Four Days is a hell of a ride through some very familiar crime fiction territory - murdered sex workers, a fucked up and obsessed dirty cop, a culture of graft and corruption on every level-societal, familial, sexual, spiritual - that managed to make it all feel fresh and vital again. In short it was a crime-boner-seeking missile aimed squarely at my crotch and if your tastes generally line up with the stuff on this blog, it's absolutely for you.
I happen to know that the man behind the pseudonym has played some loud damn music in his life so imagine my surprise when I asked him for a Narrative Music piece and he delivered one on Lana Del Rey, whose penchant for whispered lethargy and a certain Saturday Night Live appearance that drew some attention a few years ago were the only associations I had with her name, but this piece has got me scrambling to investigate further...
I’ve Got A War In My Mind: The Endless Noir of Lana Del Rey
by Iain Ryan
The video for Lana Del Rey’s seventh single Ride came at the end of a long two years in the limelight. On release, the clip was frequently condemned for just about everything — glorification of prostitution, antifeminism, cultural appropriation, boorishness — and yet I was drawn to something about it. Over repeated viewings, it brought to mind Otto Penzler's classic line from The Best American Noir of the Century, “Like art, love, and pornography, noir is hard to define, but you know it when you see it.” That’s what Ride looked and sounded like in 2012. An immense and obvious act of provocation, yes, and trading a little on each of those things Penzler mentioned, but more than anything else: it was noir.
Are you in touch with all of your darkest fantasies?
Have you created a life for yourself where you can experience them?
I have. I am fucking crazy.
But I am free.
Ever since, Grant has wandered further and further into her shtick, often appearing more and more interested in the creative and commercial freedom that Lana allows. At the start of Ride she says as much:
Because I was born to be the other woman.
Who belonged to no one, who belonged to everyone.
Who had nothing, who wanted everything, with a fire for every experience and an obsession for freedom that terrified me to the point that I couldn't even talk about it, and pushed me to a nomadic point of madness that both dazzled and dizzied me.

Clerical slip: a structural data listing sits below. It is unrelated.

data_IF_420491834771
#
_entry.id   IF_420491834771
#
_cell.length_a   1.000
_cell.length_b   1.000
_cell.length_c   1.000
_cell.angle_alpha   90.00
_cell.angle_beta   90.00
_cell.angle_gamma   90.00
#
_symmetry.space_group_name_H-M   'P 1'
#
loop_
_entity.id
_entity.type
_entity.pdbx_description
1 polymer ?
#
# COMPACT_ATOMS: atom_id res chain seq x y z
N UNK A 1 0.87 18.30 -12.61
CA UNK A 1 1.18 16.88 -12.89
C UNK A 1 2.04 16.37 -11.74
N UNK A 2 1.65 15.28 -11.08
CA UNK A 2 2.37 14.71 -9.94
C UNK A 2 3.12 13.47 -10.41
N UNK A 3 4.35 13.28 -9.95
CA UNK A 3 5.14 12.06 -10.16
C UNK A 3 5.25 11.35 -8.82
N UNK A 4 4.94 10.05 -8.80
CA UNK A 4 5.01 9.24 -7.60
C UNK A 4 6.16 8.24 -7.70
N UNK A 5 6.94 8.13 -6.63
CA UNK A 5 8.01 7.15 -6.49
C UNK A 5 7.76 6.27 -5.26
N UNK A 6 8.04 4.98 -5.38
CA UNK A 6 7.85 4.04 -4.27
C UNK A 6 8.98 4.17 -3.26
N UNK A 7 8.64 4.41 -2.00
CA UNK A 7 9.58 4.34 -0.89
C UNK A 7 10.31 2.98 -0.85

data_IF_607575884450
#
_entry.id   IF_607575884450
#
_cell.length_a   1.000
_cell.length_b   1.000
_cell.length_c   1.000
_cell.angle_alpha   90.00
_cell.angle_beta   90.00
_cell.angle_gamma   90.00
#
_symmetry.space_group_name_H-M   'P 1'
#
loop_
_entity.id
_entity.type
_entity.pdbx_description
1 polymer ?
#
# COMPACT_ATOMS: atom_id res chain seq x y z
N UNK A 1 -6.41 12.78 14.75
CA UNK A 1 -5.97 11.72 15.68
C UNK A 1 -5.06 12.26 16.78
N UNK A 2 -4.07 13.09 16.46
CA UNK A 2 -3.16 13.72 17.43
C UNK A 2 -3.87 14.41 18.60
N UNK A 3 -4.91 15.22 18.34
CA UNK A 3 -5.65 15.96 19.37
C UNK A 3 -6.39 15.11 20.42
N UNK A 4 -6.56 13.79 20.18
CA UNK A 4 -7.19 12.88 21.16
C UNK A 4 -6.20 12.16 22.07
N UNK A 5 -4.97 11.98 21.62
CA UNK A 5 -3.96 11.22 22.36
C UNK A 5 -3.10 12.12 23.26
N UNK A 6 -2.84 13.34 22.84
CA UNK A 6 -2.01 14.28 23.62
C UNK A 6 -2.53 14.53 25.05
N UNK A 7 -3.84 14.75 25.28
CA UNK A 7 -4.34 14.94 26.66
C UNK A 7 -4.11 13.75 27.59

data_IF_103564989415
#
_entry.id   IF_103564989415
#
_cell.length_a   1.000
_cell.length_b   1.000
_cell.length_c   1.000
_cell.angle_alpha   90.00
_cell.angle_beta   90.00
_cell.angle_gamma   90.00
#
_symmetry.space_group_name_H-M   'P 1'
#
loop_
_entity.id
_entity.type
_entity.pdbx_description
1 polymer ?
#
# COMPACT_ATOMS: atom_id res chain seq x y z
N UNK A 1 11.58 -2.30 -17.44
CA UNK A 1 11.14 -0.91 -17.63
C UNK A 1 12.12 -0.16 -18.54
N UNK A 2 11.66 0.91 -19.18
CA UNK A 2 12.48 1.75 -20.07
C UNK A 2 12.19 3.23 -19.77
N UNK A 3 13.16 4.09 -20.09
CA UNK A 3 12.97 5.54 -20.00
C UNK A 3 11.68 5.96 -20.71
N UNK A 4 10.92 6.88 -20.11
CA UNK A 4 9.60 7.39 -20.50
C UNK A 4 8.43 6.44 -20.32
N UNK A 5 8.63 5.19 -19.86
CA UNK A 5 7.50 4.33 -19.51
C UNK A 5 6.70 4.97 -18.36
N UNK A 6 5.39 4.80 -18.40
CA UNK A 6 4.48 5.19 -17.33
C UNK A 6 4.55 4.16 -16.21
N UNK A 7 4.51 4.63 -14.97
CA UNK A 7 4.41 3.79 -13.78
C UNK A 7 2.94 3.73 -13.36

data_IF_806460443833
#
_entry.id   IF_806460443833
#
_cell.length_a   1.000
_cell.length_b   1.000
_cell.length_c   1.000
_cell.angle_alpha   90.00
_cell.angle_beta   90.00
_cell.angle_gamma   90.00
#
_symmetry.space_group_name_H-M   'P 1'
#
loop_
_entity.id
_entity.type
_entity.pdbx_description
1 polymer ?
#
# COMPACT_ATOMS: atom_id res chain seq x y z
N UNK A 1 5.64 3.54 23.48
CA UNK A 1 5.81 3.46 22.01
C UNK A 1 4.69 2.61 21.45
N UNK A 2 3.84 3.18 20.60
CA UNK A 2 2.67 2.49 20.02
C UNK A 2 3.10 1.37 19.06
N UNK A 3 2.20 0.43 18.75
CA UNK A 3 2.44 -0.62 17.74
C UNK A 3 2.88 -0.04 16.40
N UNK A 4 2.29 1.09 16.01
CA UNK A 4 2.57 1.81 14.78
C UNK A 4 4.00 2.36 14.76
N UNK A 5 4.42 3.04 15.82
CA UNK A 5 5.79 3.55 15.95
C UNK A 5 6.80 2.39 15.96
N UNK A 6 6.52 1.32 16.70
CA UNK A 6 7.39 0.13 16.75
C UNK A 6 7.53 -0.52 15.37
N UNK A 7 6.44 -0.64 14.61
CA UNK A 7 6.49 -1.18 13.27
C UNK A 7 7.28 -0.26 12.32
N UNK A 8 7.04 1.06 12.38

"I just don't want them to hear it at all…I’m very selfish. I make everything for me, kind of. I mean, every little thing, down to the guitar and the drums. It's just for me… I don't want them to hear it and think about it. It's none of their business!"
This theme arises time and again.
Elizabeth Grant doesn’t want to be one person. She wants to be anything she can think up, including a dozen different iterations of Lana Del Rey. The huge fuss made about Lana’s lack of transparent feminism seems to ignore this. But Grant is not interested, not as an artist. She isn’t interested in presenting her personal life, her history, her ethics, her politics or her fame as any sort of corroborative narrative. She has no — and I mean zero — interest in modelling behaviour for young people, despite her popularity with teens. She does not want to be operationally independent or free from corporate influence either. Lana has sold her music and her image all over. Instead, what she wants is to be free from are cultural imperatives. She doesn’t want to do the right thing. Why? Because in noir, that’s not what characters do. As James Ellroy puts it — and damn, there’s a guy happily living outside the culture — “The overarching joy and lasting appeal of noir is that it makes doom fun.” The doomed don’t act with grace and nobility or favour progressive politics, as much as a generation of millennial music critics would like otherwise, not when they’re in character. And Lana always is. Lana is a character.
Akashic Books Online (New York) and Crime Factory (Melbourne). Four Days, his first novel, was published in October 2015 by Broken River Books. He maintains a blog at www.iainryan.com.